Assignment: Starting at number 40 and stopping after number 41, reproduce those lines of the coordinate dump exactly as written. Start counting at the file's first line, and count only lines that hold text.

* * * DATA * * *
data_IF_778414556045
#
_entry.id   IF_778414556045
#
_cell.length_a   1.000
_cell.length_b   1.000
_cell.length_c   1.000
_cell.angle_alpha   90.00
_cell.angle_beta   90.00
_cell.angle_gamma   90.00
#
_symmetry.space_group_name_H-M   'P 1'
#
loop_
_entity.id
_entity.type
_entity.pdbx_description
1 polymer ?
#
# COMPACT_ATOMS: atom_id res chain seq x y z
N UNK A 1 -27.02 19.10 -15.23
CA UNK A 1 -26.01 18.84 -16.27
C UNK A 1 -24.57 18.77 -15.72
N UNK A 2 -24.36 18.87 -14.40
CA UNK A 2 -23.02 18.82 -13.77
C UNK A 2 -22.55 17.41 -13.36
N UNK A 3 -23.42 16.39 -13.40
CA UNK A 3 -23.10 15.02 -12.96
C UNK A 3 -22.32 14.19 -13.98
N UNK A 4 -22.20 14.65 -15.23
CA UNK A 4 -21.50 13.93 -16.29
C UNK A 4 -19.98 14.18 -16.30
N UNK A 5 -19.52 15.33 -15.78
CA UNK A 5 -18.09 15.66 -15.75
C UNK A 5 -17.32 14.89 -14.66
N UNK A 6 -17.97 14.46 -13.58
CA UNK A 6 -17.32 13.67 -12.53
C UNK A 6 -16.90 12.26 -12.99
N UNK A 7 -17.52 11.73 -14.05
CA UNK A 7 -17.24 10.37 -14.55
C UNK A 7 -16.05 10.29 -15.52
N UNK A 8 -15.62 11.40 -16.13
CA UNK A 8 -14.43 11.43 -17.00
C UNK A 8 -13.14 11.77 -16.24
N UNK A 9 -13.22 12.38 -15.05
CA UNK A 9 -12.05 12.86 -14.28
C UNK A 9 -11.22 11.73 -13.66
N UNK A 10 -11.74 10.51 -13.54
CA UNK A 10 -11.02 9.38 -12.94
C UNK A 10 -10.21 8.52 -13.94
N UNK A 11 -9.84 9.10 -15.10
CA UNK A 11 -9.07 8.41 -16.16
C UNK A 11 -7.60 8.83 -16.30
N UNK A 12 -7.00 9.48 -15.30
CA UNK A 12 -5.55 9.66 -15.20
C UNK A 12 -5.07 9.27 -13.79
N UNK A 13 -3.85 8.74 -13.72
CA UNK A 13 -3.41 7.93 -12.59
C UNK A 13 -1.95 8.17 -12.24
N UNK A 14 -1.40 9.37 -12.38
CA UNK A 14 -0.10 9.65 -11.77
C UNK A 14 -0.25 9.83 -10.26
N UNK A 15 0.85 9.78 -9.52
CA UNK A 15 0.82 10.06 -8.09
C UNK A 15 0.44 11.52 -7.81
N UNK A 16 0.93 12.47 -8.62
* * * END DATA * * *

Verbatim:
CA UNK A 7 -17.24 10.37 -14.55
C UNK A 7 -16.05 10.29 -15.52